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Figure 3: Parasagittal CISS MR image of left internal auditory canal (IAC) showing absent facial nerve in anterosuperior part of left IAC (black arrow). Vestibular (thick white arrow) and cochlear nerves (thin white arrow) are visualized in posterior and anteroinferior parts of left IAC respectively. (Anterior is to the left of image and posterior is to the right)

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Figure 4: Axial T1W MR image at the level of middle cerebellar peduncles showing flattened floor of fourth (black arrow) ventricle secondary to absence of bilateral facial colliculi

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The left anterior inferior cerebellar artery (AICA) flow void was absent, and mild prominence of the right AICA was noted [Figure 5].
Figure 5: Axial CISS MR image showing right AICA (black arrow) and absent left AICA (white arrow)

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   Discussion Top


Möbius syndrome is rare disorder, which is characterized by congenital complete or partial facial nerve paralysis with or without paralysis of other cranial nerves.[7]

The definition and criteria for diagnosis of Möbius syndrome vary among authors. Based on previously published reviews, Kumar [7] used the following criteria for diagnosis of this syndrome: (a) Complete or partial facial nerve paralysis is an essential criterion for the diagnosis of Möbius syndrome, (b) Limb malformations (syndactyly, brachydactyly, absent digits, talipes) are often present, (c) Bilateral or unilateral cranial nerve palsies (commonly VI, XII, also IX, X) may be seen, (d) Orofacial malformations, ear deformities, and musculoskeletal deformities may also be seen. Recently, Verzijl et al.,[8] suggested facial palsy with impairment of ocular abduction as the primary criterion for Möbius syndrome, with or without association of other cranial nerve paralysis, musculoskeletal defects, or orofacial malformations.

Möbius syndrome manifests soon after birth with inability to close the eyelids during sleep, drooling of saliva, difficulty in sucking, and mask-like facies. Paralysis of the sixth cranial nerve results in impaired abduction of eyes. The hypoglossal nerve is the third most common nerve to be involved, causing paralysis and hypoplasia of the tongue. The oculomotor and trigeminal nerves are occasionally involved.[9]

Although neither the etiology nor the pathogenesis of Möbius syndrome has yet been elucidated, Verzijl et al.[10] proposed two theories based on previous published reviews: (a) a developmental rhombomeric defect including facial cranial nerve nuclei due to a genetic cause, or (b) an interruption in the vascular supply of the brainstem secondary to an environmental, mechanical, or genetic cause resulting in ischemia in the region of facial cranial nerve nuclei. An association of absent AICA with Möbius syndrome is not described in the literature; however, an association of the ischemic process resulting from an interruption of vascular supply to the brainstem in early fetal development was proposed.[7],[10] Absent left AICA with mildly prominent contralateral AICA, observed in our case, may be an incidental finding and an anatomic variant. At times, either the posterior inferior cerebellar artery or the AICA is absent and one artery supplies the usual territories of both arteries.[11]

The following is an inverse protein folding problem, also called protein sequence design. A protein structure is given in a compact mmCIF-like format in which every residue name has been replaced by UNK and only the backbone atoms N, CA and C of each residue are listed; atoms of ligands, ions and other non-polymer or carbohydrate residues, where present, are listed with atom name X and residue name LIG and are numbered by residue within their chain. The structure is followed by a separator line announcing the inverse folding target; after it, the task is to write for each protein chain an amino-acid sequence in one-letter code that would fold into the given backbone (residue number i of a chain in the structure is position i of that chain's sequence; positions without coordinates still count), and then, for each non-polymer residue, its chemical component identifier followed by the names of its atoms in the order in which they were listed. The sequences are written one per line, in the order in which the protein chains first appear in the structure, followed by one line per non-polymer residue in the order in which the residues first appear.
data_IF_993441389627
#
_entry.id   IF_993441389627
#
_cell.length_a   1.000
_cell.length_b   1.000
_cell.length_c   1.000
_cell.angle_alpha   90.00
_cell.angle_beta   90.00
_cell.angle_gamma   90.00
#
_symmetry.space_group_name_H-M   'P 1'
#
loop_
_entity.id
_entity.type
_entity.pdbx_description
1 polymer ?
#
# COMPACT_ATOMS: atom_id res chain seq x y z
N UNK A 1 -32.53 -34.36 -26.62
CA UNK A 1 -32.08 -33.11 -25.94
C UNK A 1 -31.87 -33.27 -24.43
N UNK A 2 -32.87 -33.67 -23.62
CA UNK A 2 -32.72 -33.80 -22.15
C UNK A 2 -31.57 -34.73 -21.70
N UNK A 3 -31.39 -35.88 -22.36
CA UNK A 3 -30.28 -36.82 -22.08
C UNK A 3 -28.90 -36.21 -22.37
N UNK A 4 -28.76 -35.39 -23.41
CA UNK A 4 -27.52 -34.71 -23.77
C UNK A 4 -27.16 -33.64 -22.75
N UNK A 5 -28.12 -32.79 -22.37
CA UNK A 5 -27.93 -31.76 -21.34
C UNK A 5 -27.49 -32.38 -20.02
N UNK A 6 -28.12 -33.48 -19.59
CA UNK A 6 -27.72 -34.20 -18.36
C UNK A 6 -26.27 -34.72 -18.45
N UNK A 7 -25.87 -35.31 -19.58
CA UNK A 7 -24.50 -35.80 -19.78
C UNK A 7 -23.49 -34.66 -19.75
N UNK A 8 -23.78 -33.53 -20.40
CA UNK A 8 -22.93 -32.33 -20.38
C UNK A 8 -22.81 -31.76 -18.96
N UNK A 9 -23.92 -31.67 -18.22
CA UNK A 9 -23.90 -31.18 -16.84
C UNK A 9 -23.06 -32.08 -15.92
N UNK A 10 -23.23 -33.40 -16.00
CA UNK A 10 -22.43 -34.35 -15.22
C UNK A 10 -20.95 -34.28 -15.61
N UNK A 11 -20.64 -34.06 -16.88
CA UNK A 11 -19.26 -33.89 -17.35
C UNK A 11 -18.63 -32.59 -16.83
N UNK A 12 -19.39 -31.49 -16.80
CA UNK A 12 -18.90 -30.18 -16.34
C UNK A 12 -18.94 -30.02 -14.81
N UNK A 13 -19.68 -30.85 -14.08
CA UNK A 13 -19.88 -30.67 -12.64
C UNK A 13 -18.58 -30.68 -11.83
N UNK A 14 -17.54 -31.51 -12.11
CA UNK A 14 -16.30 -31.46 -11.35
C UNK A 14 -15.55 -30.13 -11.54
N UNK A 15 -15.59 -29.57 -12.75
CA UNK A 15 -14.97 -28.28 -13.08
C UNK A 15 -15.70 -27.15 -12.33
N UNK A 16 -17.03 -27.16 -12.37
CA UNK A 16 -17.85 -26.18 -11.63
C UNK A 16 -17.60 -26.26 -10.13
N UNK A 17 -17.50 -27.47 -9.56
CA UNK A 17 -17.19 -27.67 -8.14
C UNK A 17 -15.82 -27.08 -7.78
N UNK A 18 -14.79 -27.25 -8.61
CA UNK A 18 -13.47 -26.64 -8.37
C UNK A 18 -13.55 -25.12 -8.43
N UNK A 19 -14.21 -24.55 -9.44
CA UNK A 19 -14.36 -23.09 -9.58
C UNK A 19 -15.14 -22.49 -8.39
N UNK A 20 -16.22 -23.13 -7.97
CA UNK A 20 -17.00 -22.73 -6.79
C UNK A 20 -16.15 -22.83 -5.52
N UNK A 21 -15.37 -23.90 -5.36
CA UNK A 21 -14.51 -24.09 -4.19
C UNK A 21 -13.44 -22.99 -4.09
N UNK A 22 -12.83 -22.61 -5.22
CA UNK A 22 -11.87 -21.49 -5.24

Möbius syndrome is mainly a clinical diagnosis. However, MRI is useful in demonstrating the abnormalities of the cranial nerves and orbital structures.[12]

Absence of facial and abducens nerves can be considered as characteristic features on MRI.[12] Other computed tomography (CT) and MR imaging findings include brainstem hypoplasia with straightening of floor of the fourth ventricle, indicating absence of the facial colliculus; calcification in pons in the region of abducens nuclei; absence of hypoglossal eminence at the medulla; and cerebellar hypoplasia.[1],[13] Marked hypoplasia of extraocular muscles can occur.[12]

Based on history and clinicoradiological examinations (3D CISS), our case was diagnosed as Möbius syndrome. Craniofacial syndrome with asymmetric crying facies, congenital heart disease, and other factors may be confused with Möbius syndrome. Other neuromuscular disorders such as Melkersson–Rosenthal syndrome, muscular dystrophy, congenital facial muscular atrophy, cerebral palsy, and congenital myopathies may overlap with Möbius syndrome.[7],[14] The Poland anomaly is found in 15% of Möbius syndrome patients.[7] The seventh nerve palsy in Möbius syndrome primarily affects the upper face, which is differentiated from other lower motor neuron palsies affecting both upper and lower portions of the face. Additionally, this can also be differentiated from supranuclear lesions, which only affect the lower half of the face.[7]